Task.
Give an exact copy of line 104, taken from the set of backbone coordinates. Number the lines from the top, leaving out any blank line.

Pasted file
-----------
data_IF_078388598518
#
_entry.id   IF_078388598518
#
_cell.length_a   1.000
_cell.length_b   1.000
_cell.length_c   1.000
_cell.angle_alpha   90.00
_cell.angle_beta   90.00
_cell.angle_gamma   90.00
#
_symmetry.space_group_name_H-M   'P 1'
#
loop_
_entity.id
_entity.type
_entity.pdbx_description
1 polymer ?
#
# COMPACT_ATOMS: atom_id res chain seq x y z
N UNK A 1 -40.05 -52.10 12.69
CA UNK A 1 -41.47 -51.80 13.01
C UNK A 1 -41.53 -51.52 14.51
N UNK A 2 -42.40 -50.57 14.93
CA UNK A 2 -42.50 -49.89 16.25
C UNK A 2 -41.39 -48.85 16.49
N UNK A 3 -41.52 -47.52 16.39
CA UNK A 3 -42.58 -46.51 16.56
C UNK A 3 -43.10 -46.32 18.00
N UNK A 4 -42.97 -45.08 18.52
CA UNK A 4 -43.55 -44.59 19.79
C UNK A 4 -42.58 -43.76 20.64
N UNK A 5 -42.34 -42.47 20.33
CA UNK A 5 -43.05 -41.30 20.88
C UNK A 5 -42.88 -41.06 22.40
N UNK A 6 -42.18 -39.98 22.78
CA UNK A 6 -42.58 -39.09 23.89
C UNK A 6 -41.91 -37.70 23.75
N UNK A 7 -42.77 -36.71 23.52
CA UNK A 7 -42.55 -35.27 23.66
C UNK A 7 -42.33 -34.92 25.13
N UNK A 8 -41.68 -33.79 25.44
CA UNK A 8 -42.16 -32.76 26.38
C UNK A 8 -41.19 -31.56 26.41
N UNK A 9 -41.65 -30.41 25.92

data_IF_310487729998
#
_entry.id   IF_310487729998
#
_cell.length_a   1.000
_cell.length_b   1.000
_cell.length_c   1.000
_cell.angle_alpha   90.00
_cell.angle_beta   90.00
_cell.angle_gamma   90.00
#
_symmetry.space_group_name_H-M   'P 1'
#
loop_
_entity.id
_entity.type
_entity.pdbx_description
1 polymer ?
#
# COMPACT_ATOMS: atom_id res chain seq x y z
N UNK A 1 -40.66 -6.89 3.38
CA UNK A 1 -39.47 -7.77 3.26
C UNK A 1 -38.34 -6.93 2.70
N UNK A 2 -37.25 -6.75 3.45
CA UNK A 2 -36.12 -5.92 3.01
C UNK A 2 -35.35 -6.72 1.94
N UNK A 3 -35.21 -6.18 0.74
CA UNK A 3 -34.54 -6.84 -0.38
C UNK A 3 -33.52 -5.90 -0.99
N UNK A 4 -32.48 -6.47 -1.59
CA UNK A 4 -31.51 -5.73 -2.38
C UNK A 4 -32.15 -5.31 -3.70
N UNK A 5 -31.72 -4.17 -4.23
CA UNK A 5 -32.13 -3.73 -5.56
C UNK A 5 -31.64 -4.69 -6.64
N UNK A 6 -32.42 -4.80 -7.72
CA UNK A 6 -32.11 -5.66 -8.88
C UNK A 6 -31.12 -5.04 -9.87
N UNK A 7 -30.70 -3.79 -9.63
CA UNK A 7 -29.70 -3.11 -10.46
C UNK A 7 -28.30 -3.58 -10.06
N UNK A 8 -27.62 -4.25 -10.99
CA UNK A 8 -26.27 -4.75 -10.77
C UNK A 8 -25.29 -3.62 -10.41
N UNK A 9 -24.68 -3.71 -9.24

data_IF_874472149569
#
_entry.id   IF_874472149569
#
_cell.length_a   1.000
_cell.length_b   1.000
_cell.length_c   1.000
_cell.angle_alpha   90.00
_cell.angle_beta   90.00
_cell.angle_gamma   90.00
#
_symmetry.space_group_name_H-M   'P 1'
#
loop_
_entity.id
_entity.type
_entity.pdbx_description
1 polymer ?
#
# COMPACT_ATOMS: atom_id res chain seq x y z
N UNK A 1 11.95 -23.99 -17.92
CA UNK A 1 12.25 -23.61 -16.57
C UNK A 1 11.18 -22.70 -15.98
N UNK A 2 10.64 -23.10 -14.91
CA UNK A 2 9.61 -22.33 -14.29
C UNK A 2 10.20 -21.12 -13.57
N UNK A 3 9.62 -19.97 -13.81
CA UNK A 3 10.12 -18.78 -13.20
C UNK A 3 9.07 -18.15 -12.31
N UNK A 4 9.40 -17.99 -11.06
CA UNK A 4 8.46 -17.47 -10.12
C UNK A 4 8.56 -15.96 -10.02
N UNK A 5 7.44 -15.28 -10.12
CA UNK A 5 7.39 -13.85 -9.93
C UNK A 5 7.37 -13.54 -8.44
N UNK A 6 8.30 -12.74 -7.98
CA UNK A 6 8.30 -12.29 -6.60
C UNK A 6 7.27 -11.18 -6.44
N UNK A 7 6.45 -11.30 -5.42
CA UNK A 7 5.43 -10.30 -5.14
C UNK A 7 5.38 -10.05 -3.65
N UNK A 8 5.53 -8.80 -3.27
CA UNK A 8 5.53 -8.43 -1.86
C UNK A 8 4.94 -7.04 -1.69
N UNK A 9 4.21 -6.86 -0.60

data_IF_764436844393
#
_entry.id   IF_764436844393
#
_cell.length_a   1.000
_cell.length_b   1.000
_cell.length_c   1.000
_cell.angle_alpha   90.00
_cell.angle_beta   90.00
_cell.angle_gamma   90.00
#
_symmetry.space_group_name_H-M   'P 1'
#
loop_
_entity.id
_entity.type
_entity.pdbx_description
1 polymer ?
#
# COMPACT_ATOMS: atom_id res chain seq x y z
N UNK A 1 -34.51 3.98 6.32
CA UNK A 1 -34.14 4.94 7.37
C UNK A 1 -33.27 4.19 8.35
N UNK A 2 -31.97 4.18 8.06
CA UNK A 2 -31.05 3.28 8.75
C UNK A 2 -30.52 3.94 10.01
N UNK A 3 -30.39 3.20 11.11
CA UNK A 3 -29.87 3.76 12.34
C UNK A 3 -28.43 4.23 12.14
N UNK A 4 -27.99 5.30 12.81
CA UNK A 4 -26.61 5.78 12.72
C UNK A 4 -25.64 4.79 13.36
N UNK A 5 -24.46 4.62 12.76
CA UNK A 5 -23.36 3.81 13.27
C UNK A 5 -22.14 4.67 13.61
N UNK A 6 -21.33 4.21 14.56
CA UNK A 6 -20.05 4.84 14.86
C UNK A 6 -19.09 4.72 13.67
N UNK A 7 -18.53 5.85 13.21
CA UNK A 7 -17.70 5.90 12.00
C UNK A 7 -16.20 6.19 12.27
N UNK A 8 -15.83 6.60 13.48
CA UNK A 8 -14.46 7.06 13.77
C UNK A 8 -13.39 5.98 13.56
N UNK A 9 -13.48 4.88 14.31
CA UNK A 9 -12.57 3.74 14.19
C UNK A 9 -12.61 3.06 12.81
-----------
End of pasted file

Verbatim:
loop_